“Obama Renews Calls For Comprehensive Immigration Reform”, “President Barack Obama Friday renewed his calls to reform what he called America’s broken immigration system”. http://www.rttnews.com/Content/Policy.aspx?Id=1279544&SM=1
Comprehensive Reform? What, we need to “reform” again? The “system is broken? I think not. The problem, according to American People, is that you, Mr. President, are failing to enforce our existing laws.
Is Comprehensive Immigration Reform Needed Again?
Oh, really! We need to “Reform” again. When a liberal Democrat says “Reform” what he means is “increase immigration quotas”, to allow additional numbers of immigrants to enter the Country.
When a Democrat says “Reform” the word you should hear is amnesty. As in amnesty for the illegals who are currently residing illegally within our borders.
Well, Mr. President, we have tried that path and history clearly shows that the “amnesty” path does not work. We have tried that “path” and it failed.
BRIEF HISTORY OF US IMMIGRATION LAWS
The United States adopted its Constitution in 1789. The United States granted citizenship to immigrants for the first time in 1790.
In 1798 Congress authorized the President to expel “dangerous” aliens in the Alien Friends Act and the Alien Enemies Act.
The Naturalization Act of 1802 expanded the provisions of the 1795 law and created a “five-year legal residency requirement” prior to granting an immigrant citizenship. Then in 1808, Congress enacted a law forbidding the importation of slaves.
No official immigration records were kept until 1820, but it is estimated that 250,000 immigrants, 1/4 of a million people, arrived in the United States between 1790 and 1820 – the 1st 30 years of the Constitutionally governed United States. It is estimateed that an additional 10 million immigrants came to American between 1820 and 1875 when the US passed its first “restrictive” immigration law.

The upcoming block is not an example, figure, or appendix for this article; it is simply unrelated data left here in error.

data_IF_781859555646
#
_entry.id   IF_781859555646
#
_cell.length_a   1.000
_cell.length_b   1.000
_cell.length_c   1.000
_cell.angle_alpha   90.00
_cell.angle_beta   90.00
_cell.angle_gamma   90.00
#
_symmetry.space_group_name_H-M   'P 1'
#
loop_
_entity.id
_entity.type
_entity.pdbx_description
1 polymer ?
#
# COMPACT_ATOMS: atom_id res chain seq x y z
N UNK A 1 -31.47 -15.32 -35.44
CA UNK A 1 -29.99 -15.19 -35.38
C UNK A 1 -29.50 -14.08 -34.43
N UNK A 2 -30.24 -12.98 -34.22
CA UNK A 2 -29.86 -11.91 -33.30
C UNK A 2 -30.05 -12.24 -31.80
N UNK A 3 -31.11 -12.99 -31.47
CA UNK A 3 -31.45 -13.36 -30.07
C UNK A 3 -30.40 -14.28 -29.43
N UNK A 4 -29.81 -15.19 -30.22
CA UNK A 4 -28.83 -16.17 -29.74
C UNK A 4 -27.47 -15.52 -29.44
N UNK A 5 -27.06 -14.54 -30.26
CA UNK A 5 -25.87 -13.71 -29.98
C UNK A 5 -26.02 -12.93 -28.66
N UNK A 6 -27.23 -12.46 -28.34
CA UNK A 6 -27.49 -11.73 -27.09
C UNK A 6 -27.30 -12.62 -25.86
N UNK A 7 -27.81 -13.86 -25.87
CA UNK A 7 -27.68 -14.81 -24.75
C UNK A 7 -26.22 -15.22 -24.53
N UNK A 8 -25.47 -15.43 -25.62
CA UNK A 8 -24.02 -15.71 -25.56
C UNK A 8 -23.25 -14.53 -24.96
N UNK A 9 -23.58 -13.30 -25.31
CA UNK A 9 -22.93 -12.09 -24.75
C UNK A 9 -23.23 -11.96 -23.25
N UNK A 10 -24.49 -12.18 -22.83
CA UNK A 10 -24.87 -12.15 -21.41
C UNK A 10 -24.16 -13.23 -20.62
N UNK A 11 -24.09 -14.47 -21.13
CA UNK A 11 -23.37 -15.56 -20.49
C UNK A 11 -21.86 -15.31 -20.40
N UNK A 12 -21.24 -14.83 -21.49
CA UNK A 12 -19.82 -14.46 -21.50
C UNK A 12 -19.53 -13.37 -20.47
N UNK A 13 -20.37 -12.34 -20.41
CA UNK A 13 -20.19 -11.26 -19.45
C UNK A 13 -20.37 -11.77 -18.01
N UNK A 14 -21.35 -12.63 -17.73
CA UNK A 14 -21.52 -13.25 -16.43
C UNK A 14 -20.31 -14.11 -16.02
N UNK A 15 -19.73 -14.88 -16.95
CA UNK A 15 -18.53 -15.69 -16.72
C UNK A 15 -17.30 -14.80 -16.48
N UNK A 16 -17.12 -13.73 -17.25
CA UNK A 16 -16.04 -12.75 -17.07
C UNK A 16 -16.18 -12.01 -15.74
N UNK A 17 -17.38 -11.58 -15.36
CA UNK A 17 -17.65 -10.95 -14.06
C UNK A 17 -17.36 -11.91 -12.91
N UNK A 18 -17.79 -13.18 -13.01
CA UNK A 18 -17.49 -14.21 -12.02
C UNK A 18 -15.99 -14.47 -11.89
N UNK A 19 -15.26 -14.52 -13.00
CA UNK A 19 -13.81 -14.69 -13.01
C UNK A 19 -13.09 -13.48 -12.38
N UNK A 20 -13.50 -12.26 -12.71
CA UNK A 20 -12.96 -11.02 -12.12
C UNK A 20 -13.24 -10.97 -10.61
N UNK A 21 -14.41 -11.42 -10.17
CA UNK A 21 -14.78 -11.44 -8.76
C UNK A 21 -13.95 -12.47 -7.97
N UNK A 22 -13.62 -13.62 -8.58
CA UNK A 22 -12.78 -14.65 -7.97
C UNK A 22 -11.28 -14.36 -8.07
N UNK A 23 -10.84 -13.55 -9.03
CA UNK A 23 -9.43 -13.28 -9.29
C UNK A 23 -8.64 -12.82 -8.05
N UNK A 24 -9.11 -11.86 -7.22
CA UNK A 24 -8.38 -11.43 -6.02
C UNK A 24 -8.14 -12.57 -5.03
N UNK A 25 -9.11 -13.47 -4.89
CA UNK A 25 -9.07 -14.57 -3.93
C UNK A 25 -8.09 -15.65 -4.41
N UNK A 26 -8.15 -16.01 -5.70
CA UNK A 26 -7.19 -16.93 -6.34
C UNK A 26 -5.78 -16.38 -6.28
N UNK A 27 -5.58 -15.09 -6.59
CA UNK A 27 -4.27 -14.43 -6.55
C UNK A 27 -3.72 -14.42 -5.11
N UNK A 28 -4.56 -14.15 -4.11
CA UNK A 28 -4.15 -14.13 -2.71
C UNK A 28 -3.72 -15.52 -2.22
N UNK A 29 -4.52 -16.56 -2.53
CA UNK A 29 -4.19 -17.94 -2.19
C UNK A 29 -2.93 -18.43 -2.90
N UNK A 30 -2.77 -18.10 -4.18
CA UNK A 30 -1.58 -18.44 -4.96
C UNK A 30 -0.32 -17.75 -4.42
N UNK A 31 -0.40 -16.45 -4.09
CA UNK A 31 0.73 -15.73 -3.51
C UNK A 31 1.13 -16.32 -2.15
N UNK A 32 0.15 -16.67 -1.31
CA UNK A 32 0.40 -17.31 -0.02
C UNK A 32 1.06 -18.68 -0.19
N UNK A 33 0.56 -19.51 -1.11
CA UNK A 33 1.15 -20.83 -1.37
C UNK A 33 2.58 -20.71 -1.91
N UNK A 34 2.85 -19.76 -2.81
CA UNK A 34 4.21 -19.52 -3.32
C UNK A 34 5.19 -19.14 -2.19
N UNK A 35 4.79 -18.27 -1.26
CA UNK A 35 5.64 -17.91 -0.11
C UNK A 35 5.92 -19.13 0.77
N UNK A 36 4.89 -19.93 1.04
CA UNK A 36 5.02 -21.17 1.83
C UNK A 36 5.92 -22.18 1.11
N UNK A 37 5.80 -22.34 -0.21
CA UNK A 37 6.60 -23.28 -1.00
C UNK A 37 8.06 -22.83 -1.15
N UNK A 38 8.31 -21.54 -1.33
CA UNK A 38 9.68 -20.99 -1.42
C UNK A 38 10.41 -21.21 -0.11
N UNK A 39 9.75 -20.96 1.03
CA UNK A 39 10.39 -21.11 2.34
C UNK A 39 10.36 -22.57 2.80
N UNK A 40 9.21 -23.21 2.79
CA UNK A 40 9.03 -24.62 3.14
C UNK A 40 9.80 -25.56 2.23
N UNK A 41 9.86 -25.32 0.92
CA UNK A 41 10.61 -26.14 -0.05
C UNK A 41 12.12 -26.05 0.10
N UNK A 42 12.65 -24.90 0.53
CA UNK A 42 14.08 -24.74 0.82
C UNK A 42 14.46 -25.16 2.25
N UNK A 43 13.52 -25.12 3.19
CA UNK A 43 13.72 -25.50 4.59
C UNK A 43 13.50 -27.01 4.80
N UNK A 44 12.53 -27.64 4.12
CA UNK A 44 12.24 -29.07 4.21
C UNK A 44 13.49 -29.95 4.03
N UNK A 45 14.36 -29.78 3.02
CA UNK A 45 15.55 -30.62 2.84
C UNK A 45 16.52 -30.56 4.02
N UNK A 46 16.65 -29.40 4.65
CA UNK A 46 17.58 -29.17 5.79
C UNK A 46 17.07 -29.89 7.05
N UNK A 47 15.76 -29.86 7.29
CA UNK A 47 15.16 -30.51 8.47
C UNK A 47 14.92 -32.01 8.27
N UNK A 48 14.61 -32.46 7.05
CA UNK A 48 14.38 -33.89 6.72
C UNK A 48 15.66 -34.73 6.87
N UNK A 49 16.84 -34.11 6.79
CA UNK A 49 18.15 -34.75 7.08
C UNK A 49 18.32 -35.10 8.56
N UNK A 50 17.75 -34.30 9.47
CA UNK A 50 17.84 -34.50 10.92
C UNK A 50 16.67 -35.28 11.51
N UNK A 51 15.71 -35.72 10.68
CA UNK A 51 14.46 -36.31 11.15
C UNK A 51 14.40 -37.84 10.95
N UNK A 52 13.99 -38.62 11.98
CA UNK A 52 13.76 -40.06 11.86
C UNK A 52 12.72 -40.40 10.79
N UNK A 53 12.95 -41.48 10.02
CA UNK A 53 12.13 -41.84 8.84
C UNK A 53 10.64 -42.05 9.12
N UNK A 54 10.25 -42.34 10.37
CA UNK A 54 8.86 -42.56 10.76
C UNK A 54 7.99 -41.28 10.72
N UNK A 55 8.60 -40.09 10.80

The first ”restrictive immigration law” in 1875 excluded ”convicts” and “prostitutes”, the 1st classes of individuals to be denied “lawful entry” into the United States. Those same “class” restrictions continue to this day.
In 1918 Congress passed the “Anarchist Exclusion Act”. An anarchist is ”a person who promotes disorder or excites revolt against any established rule, law, or custom.”. The Act of 1918 did not only deny admission to the United States but also provided a basis to deport “anarchists” out of the Country.
The Act specifically identified the following people
(a) aliens who are anarchists;
- (1) the overthrow by force or violence of the Government of the United States or of all forms of law, or
- (2) the duty, necessity, or propriety of the unlawful assaulting or killing of any officer or officers, either of specific individuals or of officers generally, of the Government of the United States or of any other organized government, because of his or their official character, or
- (3) the unlawful damage, injury, or destruction of property, or
- (4) sabotage;
- (1) the ovethrow by force or violence of the Government of the United States or of all forms of law, or